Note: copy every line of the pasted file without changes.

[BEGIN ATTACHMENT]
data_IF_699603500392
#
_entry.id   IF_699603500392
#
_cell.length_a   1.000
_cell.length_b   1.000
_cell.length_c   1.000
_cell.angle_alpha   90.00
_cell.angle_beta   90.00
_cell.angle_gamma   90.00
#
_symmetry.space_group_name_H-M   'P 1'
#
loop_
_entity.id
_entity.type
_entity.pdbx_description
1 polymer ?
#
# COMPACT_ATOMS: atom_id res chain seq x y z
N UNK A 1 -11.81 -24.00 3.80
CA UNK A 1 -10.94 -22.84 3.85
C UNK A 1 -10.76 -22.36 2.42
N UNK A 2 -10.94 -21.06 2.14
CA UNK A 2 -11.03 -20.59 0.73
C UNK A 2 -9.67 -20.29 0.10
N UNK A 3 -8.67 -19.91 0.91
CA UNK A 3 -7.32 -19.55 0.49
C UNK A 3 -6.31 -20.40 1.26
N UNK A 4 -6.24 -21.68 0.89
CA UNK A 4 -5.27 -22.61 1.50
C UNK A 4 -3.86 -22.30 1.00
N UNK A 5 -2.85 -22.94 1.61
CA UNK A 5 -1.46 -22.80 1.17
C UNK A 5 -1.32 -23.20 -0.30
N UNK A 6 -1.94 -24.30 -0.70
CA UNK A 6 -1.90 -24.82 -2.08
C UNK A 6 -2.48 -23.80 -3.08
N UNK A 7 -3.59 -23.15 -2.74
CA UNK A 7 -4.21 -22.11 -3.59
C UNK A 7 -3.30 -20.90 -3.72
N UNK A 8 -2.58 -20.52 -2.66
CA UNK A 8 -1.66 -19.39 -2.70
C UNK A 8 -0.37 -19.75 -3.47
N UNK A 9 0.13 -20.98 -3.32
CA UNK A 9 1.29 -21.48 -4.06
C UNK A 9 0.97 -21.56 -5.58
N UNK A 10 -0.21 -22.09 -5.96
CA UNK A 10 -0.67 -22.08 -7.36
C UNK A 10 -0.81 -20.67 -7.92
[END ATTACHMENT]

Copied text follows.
data_IF_699603500392
#
_entry.id   IF_699603500392
#
_cell.length_a   1.000
_cell.length_b   1.000
_cell.length_c   1.000
_cell.angle_alpha   90.00
_cell.angle_beta   90.00
_cell.angle_gamma   90.00
#
_symmetry.space_group_name_H-M   'P 1'
#
loop_
_entity.id
_entity.type
_entity.pdbx_description
1 polymer ?
#
# COMPACT_ATOMS: atom_id res chain seq x y z
N UNK A 1 -11.81 -24.00 3.80
CA UNK A 1 -10.94 -22.84 3.85
C UNK A 1 -10.76 -22.36 2.42
N UNK A 2 -10.94 -21.06 2.14
CA UNK A 2 -11.03 -20.59 0.73
C UNK A 2 -9.67 -20.29 0.10
N UNK A 3 -8.67 -19.91 0.91
CA UNK A 3 -7.32 -19.55 0.49
C UNK A 3 -6.31 -20.40 1.26
N UNK A 4 -6.24 -21.68 0.89
CA UNK A 4 -5.27 -22.61 1.50
C UNK A 4 -3.86 -22.30 1.00
N UNK A 5 -2.85 -22.94 1.61
CA UNK A 5 -1.46 -22.80 1.17
C UNK A 5 -1.32 -23.20 -0.30
N UNK A 6 -1.94 -24.30 -0.70
CA UNK A 6 -1.90 -24.82 -2.08
C UNK A 6 -2.48 -23.80 -3.08
N UNK A 7 -3.59 -23.15 -2.74
CA UNK A 7 -4.21 -22.11 -3.59
C UNK A 7 -3.30 -20.90 -3.72
N UNK A 8 -2.58 -20.52 -2.66
CA UNK A 8 -1.66 -19.39 -2.70
C UNK A 8 -0.37 -19.75 -3.47
N UNK A 9 0.13 -20.98 -3.32
CA UNK A 9 1.29 -21.48 -4.06
C UNK A 9 0.97 -21.56 -5.58
N UNK A 10 -0.21 -22.09 -5.96
CA UNK A 10 -0.67 -22.08 -7.36
C UNK A 10 -0.81 -20.67 -7.92